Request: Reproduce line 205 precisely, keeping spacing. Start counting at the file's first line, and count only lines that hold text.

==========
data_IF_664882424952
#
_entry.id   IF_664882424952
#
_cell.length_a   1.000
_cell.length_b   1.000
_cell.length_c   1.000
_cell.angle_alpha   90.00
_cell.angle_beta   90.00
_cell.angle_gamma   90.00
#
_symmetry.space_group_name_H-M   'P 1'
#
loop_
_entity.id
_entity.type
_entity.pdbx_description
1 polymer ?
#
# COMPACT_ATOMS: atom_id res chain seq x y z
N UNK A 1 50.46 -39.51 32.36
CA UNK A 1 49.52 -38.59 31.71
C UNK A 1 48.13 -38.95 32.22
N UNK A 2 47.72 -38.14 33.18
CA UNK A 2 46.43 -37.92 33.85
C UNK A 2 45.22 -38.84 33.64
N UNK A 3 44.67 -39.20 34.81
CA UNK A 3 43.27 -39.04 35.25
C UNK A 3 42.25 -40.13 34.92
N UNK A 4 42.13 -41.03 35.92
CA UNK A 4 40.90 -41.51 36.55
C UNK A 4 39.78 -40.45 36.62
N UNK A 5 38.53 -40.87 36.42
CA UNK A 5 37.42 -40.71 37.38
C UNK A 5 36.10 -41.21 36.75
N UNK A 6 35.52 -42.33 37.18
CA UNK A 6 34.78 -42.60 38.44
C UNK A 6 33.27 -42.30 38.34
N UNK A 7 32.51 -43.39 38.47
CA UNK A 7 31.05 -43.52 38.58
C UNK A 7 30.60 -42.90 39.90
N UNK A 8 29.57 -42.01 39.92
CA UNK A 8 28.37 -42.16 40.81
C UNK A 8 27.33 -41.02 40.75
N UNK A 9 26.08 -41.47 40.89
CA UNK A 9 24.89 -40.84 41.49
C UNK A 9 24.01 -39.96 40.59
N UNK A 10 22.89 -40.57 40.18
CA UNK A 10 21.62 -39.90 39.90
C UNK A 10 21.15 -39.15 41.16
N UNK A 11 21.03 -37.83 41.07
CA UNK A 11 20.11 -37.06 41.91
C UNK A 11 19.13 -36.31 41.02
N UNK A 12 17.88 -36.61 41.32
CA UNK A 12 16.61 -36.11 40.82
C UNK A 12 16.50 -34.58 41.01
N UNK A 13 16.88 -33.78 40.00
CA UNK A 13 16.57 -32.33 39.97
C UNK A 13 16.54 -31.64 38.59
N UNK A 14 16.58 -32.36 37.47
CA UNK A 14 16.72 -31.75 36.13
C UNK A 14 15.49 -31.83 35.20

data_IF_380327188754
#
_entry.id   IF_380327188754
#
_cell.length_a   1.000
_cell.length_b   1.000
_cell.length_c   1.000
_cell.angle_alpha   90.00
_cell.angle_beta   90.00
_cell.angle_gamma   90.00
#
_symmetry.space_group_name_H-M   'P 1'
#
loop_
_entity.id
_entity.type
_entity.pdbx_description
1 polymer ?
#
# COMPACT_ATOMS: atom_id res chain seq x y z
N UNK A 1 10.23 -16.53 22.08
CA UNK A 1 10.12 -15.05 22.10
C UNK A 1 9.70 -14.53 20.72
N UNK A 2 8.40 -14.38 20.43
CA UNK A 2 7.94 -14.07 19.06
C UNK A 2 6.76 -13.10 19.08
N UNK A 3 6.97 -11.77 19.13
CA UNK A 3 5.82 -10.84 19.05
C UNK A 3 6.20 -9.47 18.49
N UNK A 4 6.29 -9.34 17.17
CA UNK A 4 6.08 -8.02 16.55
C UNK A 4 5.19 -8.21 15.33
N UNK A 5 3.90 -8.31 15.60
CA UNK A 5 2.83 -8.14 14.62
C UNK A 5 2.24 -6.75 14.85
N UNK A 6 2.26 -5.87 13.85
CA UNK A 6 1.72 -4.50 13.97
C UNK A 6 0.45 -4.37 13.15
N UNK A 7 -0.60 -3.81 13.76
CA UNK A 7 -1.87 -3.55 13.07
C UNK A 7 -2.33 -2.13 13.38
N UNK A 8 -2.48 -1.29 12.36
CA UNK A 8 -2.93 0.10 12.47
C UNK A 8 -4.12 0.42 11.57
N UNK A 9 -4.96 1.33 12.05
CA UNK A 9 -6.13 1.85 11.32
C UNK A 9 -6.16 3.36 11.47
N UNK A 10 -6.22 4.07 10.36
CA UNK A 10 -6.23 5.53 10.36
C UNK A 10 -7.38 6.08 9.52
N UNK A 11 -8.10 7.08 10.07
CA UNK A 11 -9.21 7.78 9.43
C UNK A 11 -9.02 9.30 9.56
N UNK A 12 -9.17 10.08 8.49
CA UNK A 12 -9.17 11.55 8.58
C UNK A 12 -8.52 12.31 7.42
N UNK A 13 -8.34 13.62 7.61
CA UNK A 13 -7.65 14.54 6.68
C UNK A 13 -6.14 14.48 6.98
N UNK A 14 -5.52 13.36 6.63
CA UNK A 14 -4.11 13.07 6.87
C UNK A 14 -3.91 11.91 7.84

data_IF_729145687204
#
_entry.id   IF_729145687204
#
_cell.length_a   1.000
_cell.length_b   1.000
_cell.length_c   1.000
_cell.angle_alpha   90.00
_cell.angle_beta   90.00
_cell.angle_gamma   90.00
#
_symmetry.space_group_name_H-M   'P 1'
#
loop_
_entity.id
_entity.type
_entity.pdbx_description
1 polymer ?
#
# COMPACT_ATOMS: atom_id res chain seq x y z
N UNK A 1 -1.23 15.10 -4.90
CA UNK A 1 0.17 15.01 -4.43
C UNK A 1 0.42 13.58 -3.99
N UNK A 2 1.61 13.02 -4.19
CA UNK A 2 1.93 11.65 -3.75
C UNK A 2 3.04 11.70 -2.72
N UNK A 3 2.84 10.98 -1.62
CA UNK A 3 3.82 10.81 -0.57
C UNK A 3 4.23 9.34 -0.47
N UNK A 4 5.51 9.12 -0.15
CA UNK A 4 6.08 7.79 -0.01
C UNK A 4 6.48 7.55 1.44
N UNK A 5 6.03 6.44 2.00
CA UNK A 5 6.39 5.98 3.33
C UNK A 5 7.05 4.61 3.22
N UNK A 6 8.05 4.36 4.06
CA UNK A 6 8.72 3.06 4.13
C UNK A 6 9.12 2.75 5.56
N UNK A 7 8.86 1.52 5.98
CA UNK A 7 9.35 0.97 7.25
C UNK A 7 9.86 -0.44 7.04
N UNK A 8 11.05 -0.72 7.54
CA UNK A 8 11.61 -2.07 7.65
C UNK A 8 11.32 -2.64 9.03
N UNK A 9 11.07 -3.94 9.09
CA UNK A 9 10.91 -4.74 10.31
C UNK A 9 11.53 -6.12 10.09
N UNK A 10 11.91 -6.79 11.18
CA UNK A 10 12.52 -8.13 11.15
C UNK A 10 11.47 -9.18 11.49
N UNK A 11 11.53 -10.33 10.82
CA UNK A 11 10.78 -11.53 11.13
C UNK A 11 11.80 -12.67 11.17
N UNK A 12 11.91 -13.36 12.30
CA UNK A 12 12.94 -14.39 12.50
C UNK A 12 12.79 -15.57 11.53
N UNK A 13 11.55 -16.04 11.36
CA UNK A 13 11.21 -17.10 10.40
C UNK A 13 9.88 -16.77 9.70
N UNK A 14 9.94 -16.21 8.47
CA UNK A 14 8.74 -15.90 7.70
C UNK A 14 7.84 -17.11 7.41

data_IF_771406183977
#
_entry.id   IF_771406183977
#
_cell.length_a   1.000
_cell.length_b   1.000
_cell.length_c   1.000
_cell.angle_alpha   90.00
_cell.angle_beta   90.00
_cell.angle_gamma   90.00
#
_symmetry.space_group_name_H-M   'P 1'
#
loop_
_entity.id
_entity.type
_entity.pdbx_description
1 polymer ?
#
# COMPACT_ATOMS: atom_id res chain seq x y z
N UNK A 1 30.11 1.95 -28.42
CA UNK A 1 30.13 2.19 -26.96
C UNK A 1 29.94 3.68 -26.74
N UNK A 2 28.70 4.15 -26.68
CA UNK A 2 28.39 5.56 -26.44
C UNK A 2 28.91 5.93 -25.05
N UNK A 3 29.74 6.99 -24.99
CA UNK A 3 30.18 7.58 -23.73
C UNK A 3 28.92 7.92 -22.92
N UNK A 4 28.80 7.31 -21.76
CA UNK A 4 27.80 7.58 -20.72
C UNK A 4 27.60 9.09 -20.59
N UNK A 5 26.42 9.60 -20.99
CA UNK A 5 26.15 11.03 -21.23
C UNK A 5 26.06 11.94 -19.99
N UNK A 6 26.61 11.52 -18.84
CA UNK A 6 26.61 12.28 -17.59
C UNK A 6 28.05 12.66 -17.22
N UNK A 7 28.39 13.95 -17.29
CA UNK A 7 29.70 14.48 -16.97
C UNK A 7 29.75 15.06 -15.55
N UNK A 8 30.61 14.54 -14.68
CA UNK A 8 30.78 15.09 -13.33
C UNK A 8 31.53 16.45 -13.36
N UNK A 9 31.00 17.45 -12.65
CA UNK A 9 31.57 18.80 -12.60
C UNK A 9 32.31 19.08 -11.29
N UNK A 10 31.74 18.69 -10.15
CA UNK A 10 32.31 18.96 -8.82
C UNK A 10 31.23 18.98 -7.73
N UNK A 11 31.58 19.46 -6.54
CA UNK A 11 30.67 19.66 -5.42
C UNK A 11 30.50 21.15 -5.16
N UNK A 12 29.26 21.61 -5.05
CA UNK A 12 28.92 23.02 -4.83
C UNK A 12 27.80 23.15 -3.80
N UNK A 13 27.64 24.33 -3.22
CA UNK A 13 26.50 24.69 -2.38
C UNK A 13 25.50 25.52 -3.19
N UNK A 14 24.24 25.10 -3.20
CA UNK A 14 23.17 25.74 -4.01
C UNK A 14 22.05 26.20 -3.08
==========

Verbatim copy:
#